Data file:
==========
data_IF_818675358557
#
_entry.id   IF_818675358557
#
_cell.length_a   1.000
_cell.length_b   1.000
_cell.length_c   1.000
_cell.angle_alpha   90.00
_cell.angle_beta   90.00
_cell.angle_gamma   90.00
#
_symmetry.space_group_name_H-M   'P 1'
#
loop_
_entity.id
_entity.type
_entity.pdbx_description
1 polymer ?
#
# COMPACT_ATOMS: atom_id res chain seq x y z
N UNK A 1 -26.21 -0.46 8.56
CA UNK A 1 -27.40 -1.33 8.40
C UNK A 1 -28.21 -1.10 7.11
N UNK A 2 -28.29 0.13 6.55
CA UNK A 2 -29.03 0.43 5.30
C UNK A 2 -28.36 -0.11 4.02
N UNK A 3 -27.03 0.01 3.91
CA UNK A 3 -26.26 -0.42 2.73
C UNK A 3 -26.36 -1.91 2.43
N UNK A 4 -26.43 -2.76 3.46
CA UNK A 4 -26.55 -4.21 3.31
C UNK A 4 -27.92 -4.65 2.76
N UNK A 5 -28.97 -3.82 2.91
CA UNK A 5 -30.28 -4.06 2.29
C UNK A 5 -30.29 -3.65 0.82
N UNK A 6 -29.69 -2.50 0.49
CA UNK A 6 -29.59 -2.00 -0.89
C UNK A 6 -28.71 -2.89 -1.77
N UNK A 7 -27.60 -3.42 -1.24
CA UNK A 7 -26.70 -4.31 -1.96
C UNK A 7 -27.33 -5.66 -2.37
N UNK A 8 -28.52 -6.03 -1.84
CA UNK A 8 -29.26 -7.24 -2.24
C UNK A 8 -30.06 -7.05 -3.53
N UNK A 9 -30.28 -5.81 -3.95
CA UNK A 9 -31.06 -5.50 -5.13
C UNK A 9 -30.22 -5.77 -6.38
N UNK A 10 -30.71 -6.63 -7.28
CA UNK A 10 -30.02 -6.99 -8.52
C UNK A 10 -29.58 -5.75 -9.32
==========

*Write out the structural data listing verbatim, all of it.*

data_IF_818675358557
#
_entry.id   IF_818675358557
#
_cell.length_a   1.000
_cell.length_b   1.000
_cell.length_c   1.000
_cell.angle_alpha   90.00
_cell.angle_beta   90.00
_cell.angle_gamma   90.00
#
_symmetry.space_group_name_H-M   'P 1'
#
loop_
_entity.id
_entity.type
_entity.pdbx_description
1 polymer ?
#
# COMPACT_ATOMS: atom_id res chain seq x y z
N UNK A 1 -26.21 -0.46 8.56
CA UNK A 1 -27.40 -1.33 8.40
C UNK A 1 -28.21 -1.10 7.11
N UNK A 2 -28.29 0.13 6.55
CA UNK A 2 -29.03 0.43 5.30
C UNK A 2 -28.36 -0.11 4.02
N UNK A 3 -27.03 0.01 3.91
CA UNK A 3 -26.26 -0.42 2.73
C UNK A 3 -26.36 -1.91 2.43
N UNK A 4 -26.43 -2.76 3.46
CA UNK A 4 -26.55 -4.21 3.31
C UNK A 4 -27.92 -4.65 2.76
N UNK A 5 -28.97 -3.82 2.91
CA UNK A 5 -30.28 -4.06 2.29
C UNK A 5 -30.29 -3.65 0.82
N UNK A 6 -29.69 -2.50 0.49
CA UNK A 6 -29.59 -2.00 -0.89
C UNK A 6 -28.71 -2.89 -1.77
N UNK A 7 -27.60 -3.42 -1.24
CA UNK A 7 -26.70 -4.31 -1.96
C UNK A 7 -27.33 -5.66 -2.37
N UNK A 8 -28.52 -6.03 -1.84
CA UNK A 8 -29.26 -7.24 -2.24
C UNK A 8 -30.06 -7.05 -3.53
N UNK A 9 -30.28 -5.81 -3.95
CA UNK A 9 -31.06 -5.50 -5.13
C UNK A 9 -30.22 -5.77 -6.38
N UNK A 10 -30.71 -6.63 -7.28
CA UNK A 10 -30.02 -6.99 -8.52
C UNK A 10 -29.58 -5.75 -9.32